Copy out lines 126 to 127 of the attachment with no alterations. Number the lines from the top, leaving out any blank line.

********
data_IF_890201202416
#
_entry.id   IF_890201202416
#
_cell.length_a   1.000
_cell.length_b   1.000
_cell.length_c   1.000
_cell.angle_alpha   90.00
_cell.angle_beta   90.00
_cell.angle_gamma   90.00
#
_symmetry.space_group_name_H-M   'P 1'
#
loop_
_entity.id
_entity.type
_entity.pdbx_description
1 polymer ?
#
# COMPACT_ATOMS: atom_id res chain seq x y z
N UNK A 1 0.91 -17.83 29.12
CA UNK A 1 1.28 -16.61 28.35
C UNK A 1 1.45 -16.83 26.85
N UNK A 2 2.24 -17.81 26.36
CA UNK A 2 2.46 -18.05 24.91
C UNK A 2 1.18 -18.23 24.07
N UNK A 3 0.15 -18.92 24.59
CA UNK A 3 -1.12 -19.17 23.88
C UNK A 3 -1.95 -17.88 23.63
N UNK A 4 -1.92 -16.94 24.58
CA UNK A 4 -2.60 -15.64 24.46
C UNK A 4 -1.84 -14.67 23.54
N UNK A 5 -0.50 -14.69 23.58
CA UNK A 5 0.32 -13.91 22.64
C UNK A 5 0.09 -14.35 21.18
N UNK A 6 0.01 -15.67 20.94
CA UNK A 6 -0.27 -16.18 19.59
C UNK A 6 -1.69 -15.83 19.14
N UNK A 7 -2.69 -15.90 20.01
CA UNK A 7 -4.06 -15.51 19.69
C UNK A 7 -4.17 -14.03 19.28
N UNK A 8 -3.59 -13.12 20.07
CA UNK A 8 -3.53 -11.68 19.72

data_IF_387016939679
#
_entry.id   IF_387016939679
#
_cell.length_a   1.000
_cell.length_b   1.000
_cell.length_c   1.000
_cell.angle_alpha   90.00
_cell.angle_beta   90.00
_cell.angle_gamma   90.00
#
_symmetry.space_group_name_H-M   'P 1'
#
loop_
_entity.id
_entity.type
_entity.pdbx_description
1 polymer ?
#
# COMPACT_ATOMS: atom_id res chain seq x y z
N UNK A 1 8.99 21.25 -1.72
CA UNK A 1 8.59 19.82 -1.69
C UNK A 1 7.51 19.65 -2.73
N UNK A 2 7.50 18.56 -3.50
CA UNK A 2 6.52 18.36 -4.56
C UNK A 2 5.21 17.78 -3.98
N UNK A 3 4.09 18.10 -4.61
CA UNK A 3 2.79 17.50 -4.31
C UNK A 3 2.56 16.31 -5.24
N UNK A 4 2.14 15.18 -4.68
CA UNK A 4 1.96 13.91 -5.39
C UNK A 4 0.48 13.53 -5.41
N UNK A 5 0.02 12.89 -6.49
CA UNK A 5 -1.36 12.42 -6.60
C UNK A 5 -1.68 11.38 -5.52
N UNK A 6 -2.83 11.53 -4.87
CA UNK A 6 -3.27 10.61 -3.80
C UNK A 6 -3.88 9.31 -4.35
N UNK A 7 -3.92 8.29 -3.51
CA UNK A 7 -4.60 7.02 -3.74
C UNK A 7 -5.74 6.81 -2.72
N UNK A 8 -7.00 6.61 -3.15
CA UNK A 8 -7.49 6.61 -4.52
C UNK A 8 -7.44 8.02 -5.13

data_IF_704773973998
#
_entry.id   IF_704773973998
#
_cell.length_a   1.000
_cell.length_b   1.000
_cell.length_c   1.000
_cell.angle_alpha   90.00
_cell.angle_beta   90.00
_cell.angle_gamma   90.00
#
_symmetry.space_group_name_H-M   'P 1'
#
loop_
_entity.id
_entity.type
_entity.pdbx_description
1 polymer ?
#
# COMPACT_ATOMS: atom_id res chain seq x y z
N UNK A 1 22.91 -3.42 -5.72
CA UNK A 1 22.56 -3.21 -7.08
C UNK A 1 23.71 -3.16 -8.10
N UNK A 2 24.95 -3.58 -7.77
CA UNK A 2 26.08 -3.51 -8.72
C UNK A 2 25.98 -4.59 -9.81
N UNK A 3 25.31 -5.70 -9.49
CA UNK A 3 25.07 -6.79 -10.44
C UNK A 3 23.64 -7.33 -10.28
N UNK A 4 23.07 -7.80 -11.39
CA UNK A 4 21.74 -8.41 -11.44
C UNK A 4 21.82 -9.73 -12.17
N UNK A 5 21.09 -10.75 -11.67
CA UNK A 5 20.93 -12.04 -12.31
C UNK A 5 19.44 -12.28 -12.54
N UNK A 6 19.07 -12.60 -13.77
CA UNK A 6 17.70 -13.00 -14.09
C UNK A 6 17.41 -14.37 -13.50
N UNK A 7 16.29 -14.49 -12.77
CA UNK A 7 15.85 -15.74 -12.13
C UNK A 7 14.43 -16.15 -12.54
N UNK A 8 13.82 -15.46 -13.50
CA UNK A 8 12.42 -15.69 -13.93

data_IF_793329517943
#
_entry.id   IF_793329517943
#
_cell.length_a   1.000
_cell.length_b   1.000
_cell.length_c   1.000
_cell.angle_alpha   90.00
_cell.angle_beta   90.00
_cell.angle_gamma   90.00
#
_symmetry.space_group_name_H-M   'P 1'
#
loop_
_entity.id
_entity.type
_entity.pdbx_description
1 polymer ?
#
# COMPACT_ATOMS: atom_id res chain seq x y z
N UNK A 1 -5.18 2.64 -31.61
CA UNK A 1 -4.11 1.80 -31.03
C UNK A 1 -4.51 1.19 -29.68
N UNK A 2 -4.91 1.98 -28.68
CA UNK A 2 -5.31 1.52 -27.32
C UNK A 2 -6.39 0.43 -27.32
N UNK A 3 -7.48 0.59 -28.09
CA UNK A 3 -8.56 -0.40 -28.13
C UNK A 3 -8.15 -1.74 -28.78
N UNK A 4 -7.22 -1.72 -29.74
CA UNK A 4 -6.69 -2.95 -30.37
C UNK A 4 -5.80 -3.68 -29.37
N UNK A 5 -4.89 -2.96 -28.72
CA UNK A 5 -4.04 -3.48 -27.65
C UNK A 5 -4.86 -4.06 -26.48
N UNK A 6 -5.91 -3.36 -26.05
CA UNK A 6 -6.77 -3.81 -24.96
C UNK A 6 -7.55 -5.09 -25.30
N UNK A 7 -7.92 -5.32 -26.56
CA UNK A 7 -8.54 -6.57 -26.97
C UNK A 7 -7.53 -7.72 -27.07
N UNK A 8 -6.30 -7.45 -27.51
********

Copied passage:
N UNK A 7 16.29 -14.49 -12.77
CA UNK A 7 15.85 -15.74 -12.13